Wild birds and chickens are all birds, and other than the different foods they eat and the way the process it, basically a bird is a bird is a bird. See the rest of my chicken site for more info that isn't covered here.  The belief that a mother bird will reject a baby bird that you have handled because ‘she can smell the scent of humans’ is a MYTH.  Baby birds and unbroken eggs can be returned to their nest with no danger of  their parents rejecting them.

Keep the baby bird in a cage, protected from drafts, with a small heating pad set on 'low', with a fabric cover or a thin towel between baby and pad--delicate baby bird skin burns easily. Like baby chicks, around 100 degrees is good. Keep the heating pad on 24/7 until the baby feathers out. Give him something soft to snuggle in--shredded paper towel or a soft cloth, etc. In a 12 hour period, feed the baby every:

15 minutes if eyes are not open.

30 minutes if the eyes ARE open.

45 minutes if they off their hocks and standing on their own.

2 hours if they are old enough to be out of the nest. The bird MUST be eating adequately on it's own before you wean it off the baby bird food.

You MUST feed a baby bird what that particular species naturally eats! Trying to feed a sparrow hummingbird food or vice versa isn't going to work, you will kill it. Know what kind of bird you have before attempting to feed it! Baby birds will peep when hungry and after they catch on that your fingers mean food, may flap their wings, fluff up their head feathers and 'gape' for you (open their mouths).

For baby birds such as sparrows, finches, pigeons and doves, if you can get some baby bird food/handrearing formula (powdered) at the pet store that's great. In the meantime or if you can't, go to the grocery store and get 1 jar each of the stage 1 baby food (strained, no chunks) of chicken (or turkey or beef), carrot (or other orange veg) and peas (or other green veg). NOT the 'dinners' food, you want the plain, straight stuff. Also get a box of Gerber mixed cereal for babies, and a bottle of unflavored Pedialyte. Mix the cereal with the Pedialyte to paste consistency, then add a bit (about 1/2 tsp. each) of the meat & veg baby foods. Heavy on the meat is good. Mix thoroughly in a small dish to a pudding consistency and heat it a bit, you want it JUST a bit warmer than your skin--humans run at 98.6 degrees, bird food should be at around 100 degrees. If you use a microwave to heat the food, STIR IT THOROUGHLY, hot spots in the food can literally burn a whole through the baby's tender crop skin (it's like tissue paper) and kill it. Stick your finger in it to test it, the food should feel slightly warmer than your finger, make sure the dish isn't hot.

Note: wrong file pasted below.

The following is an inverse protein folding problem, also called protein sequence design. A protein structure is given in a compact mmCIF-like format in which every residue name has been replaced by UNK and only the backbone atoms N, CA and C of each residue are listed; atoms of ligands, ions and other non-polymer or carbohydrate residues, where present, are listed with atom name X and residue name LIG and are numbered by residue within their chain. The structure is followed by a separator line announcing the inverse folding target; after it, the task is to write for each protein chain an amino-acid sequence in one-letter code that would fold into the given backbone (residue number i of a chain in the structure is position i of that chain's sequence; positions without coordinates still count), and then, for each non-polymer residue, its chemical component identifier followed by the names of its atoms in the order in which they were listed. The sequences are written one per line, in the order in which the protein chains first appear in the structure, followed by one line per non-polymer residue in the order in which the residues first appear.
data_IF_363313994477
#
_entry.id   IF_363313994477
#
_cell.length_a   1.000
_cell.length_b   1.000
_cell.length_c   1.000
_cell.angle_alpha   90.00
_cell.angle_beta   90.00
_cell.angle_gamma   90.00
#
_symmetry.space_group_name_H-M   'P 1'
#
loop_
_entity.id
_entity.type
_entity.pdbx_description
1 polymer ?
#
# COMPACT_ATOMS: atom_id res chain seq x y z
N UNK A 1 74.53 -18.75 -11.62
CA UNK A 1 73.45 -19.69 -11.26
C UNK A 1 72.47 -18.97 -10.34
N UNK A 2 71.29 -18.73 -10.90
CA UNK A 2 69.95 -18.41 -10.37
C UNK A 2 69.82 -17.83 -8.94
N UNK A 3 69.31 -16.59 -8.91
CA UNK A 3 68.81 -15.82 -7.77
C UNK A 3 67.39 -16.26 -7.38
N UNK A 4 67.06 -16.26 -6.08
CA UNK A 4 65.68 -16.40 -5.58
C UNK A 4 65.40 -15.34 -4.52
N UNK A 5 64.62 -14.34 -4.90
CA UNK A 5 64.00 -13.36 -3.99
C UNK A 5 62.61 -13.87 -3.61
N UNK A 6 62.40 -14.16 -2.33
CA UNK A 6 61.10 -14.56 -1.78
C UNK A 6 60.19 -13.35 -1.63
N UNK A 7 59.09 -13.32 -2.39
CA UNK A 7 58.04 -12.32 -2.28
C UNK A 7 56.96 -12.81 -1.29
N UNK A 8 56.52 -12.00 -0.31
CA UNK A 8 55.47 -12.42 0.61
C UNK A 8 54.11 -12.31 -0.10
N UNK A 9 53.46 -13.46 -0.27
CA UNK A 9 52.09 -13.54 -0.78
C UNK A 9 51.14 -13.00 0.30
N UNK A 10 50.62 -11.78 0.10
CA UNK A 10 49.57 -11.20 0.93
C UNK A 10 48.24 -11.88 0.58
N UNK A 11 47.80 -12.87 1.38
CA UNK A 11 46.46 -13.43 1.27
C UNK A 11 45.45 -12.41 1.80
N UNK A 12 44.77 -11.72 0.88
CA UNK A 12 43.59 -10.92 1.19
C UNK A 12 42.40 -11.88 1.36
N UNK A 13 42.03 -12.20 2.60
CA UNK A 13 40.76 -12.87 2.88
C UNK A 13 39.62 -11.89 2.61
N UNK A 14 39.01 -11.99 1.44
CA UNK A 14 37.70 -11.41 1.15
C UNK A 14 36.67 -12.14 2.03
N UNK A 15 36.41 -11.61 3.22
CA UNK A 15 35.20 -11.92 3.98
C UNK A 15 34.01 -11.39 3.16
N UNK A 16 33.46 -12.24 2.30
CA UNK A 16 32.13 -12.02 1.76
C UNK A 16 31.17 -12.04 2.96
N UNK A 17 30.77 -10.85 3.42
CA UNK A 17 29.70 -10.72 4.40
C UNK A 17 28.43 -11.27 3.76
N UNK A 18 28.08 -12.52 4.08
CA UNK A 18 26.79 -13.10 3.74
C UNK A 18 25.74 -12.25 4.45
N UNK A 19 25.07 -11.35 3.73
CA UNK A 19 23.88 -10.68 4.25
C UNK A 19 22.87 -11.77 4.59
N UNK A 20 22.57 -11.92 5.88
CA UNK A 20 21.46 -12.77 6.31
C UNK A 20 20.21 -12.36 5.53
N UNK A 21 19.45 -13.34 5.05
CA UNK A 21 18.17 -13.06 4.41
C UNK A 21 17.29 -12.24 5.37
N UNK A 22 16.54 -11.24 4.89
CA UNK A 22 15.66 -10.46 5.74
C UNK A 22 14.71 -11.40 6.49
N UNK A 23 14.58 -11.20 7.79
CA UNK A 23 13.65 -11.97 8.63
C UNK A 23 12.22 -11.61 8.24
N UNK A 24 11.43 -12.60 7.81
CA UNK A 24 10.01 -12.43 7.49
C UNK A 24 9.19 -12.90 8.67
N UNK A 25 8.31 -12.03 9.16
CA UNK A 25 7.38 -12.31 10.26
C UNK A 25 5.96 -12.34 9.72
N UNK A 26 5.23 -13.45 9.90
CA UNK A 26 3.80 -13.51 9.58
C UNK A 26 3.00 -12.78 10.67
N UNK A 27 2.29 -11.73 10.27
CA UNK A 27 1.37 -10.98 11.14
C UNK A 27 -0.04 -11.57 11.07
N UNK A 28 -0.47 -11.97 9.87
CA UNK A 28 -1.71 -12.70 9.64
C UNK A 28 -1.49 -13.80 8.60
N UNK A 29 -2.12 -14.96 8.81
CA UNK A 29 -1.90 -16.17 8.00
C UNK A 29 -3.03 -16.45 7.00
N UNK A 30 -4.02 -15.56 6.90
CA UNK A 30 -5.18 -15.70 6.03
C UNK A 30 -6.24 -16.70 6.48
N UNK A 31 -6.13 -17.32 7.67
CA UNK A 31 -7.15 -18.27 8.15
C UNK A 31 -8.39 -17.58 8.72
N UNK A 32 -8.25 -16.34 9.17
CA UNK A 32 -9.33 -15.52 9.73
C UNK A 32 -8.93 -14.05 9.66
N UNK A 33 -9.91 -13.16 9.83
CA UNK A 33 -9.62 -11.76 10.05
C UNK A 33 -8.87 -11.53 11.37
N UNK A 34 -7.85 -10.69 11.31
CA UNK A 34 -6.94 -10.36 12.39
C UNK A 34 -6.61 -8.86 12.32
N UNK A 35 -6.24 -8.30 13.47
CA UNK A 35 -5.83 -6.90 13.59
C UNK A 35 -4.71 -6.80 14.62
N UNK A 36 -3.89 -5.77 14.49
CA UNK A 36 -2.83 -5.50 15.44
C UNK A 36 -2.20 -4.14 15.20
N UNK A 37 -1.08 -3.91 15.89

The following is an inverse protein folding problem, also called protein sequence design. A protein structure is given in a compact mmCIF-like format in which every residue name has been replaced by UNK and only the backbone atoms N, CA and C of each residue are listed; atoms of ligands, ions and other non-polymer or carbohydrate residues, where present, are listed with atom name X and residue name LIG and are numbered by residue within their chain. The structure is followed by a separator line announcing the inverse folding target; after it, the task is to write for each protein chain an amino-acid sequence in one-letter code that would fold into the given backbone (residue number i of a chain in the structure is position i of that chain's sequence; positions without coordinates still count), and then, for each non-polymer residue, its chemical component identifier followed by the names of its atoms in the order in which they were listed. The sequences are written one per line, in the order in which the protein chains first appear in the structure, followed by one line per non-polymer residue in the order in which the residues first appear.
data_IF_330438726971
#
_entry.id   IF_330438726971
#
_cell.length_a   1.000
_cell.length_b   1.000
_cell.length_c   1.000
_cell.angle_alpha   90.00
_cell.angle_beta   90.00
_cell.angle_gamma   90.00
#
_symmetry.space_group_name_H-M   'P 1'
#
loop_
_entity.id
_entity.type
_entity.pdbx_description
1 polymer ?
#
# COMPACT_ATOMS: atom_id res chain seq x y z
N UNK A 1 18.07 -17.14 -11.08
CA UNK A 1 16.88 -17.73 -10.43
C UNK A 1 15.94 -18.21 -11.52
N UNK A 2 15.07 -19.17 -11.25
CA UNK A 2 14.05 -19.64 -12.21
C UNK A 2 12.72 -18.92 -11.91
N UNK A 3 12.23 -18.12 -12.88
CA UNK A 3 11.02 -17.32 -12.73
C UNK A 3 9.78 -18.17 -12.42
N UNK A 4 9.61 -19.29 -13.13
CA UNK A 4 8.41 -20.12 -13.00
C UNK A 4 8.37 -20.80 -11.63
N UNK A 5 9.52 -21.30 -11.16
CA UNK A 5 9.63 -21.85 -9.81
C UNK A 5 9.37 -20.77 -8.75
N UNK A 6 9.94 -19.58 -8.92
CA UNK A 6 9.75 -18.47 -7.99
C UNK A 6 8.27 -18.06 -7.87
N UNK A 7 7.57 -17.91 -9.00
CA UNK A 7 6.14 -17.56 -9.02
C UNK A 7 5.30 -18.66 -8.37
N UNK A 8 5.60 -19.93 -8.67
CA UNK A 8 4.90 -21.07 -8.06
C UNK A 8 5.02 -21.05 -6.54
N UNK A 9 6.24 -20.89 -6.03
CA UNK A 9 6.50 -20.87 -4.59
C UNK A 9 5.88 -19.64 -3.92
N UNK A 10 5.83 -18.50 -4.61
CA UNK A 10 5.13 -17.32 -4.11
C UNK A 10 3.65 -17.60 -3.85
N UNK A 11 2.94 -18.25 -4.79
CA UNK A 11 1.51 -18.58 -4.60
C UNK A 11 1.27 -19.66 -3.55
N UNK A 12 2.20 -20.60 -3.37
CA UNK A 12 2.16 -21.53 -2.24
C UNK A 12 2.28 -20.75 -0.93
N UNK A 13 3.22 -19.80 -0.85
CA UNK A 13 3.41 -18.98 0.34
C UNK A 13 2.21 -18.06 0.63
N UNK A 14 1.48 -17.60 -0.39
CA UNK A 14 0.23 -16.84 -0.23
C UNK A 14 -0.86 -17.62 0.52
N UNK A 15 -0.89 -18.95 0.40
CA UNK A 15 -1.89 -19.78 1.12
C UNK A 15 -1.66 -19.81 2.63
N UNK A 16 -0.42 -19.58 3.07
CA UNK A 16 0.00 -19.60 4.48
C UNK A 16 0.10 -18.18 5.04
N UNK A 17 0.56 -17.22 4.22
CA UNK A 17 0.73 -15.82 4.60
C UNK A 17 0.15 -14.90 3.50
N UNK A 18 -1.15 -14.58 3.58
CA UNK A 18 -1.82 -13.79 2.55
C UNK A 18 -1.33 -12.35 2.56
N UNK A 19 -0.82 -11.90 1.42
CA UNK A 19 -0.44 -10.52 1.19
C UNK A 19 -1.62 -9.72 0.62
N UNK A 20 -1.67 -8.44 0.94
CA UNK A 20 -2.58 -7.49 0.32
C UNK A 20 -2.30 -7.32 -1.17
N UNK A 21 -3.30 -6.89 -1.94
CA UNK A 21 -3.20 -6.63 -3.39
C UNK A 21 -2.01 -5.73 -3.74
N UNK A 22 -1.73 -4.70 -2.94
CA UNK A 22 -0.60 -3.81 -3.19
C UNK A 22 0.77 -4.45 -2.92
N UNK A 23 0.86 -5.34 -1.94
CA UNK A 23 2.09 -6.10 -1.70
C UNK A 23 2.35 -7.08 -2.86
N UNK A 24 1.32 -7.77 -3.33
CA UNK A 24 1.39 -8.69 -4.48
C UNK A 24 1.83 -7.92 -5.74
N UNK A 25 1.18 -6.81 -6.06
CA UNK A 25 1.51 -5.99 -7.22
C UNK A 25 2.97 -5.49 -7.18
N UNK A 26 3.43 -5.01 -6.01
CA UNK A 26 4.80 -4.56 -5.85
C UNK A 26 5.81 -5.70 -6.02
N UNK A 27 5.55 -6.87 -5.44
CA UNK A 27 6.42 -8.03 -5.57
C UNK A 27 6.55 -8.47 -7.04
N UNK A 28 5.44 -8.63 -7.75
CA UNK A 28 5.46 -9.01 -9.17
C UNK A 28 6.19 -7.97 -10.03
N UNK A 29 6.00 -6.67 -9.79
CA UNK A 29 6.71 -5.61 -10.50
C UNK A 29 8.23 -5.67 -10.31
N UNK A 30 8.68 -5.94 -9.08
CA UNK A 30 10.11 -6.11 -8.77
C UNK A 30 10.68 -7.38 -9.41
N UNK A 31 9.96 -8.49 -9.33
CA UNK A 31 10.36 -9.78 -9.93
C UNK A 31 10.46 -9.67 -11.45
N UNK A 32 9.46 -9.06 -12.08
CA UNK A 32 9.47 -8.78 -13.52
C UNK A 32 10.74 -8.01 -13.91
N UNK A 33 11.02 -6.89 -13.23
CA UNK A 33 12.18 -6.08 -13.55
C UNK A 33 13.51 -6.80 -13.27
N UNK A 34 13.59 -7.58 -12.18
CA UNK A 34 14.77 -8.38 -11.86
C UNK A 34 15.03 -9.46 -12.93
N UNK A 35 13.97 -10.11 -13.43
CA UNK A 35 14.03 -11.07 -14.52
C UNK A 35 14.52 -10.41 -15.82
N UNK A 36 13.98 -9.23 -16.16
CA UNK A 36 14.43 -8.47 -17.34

Wild Birds

Handfeeding Baby Birds

Handfeeding Baby Birds

Velvet Sparrow

On this page I’ll offer info on how to care for wild birds–NOT chickens.  If you decide to care for a wild bird, know what kind it is BEFORE you feed it–different species have radically different nutritional needs, and feeding a baby bird the wrong kind of food can kill it.  Your absolute best choice is to find a qualified wildlife rehabilitation professional.

Some native species are illegal to possess unless you are licensed to do so.  Birds of prey, even young ones, can SERIOUSLY INJURE YOU and should not be touched at all–call a professional raptor specialist!